Tuesday, December 18, 2012

Tarantino XX - Reservoir Dogs Screening

Even though I barely survived the worst class of my entire educational career (Materials for Optical Systems just in case you're curious), I managed to escape to my local movie theater and see the most important film in cinematic history: Reservoir Dogs

Without Reservoir Dogs, we wouldn't have masterpieces such as Pulp Fiction and Kill BillTrue Romance and Natural Born Killers may have defined Tarantino as a writer, but it was Reservoir Dogs that defined him as a director.  Using a funky soundtrack and iconic film shots, Tarantino proved his chops and transformed cinema with his witty dialogue and ultra violence.  And because of it, he created a cult following and at least one super duper fan...

To celebrate Tarantino's 20 years of film making, they created an awesome bluray box set containing all his films (including True Romance).  Even though I already own each disc on their own, one day I will have to buy this collection.  It has some exclusive special features and some beautiful box art (I have to find this artist and get him to do an issue of Tarantino Comics).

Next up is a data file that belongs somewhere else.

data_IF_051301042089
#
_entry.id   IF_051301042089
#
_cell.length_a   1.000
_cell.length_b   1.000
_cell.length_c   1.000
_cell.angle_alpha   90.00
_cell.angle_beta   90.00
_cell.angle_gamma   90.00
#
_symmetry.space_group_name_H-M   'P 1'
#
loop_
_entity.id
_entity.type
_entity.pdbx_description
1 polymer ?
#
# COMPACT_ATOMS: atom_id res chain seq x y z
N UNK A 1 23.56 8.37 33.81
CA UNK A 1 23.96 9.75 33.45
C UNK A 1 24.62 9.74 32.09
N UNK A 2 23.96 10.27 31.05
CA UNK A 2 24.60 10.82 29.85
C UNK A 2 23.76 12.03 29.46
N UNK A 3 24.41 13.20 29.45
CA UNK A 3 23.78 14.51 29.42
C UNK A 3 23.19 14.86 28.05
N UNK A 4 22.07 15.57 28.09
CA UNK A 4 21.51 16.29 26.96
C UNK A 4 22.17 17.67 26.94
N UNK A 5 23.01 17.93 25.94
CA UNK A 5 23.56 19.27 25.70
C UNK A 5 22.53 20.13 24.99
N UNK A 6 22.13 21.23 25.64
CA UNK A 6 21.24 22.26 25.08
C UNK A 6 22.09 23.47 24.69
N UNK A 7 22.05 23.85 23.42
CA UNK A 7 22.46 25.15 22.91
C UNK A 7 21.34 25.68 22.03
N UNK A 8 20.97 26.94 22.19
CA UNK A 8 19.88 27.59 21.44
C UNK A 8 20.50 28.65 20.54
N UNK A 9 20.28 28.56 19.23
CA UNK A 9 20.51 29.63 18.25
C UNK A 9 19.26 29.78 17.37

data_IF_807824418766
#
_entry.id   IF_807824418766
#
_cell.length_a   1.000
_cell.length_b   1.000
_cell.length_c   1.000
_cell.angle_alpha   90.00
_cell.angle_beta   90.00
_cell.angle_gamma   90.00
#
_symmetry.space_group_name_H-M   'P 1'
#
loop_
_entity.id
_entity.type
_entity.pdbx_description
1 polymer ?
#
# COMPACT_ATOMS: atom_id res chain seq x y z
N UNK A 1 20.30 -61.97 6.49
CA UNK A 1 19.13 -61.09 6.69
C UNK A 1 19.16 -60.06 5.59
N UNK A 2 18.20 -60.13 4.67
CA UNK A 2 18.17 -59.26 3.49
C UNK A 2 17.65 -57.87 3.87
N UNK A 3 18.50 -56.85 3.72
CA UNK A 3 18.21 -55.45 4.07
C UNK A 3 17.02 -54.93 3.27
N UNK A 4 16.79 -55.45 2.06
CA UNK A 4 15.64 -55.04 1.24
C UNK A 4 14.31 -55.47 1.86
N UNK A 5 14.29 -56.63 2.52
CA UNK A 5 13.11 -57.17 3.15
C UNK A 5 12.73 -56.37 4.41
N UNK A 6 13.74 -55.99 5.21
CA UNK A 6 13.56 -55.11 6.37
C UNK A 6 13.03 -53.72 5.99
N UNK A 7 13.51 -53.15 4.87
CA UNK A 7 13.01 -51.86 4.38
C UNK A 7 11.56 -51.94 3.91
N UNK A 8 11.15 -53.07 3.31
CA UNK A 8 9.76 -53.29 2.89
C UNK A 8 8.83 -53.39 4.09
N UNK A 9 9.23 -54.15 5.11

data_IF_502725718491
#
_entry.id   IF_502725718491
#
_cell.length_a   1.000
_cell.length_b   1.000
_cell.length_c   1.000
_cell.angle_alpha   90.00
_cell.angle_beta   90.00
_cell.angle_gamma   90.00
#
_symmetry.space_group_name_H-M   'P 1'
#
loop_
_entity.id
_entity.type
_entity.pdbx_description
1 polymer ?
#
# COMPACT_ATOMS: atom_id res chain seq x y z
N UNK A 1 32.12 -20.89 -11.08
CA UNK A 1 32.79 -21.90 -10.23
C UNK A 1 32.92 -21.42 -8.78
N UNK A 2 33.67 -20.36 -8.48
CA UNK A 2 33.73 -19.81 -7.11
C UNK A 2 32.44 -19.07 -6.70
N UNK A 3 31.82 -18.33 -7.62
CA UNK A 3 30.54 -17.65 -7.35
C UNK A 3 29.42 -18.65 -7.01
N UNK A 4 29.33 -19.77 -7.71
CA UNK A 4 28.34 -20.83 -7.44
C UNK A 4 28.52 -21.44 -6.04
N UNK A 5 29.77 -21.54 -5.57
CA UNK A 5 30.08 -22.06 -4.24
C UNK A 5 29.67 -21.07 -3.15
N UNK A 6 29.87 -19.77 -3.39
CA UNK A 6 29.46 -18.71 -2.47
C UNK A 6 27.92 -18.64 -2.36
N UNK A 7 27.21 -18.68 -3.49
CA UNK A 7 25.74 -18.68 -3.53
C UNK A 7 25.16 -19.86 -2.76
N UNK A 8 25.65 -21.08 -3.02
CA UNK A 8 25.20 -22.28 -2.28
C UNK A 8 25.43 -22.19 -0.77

Also to celebrate the 20 years, they showed Reservoir Dogs and Pulp Fiction for 1 day only at Fathom Events movie theaters.  I was able to catch the Reservoir Dogs screening, but unfortunately missed Pulp Fiction because of exams.  Luckily I saw Pulp Fiction earlier this year at the Garden Theater (see here).

Before showing Reservoir Dogs, they had about 10 minutes of interviews showing the influence of the movie on other filmmakers such as Eli Roth.  Also to make the showing unique, Tarantino provided three trailers from his own personal collection:

If you don't see the common bond, its Harvey Keitel.  Of these three films, the only one I've ever seen is Martin Scorsese's Mean Streets.  And although I would love to see Ridley Scott's The Duellists , Mother, Jugs and Speed is a film I have to find!  With a funny Bill Cosby and a gorgeous Raquel Welch, I can definitely see how this "black and busty" comedy fits Tarantino's sensibilities.

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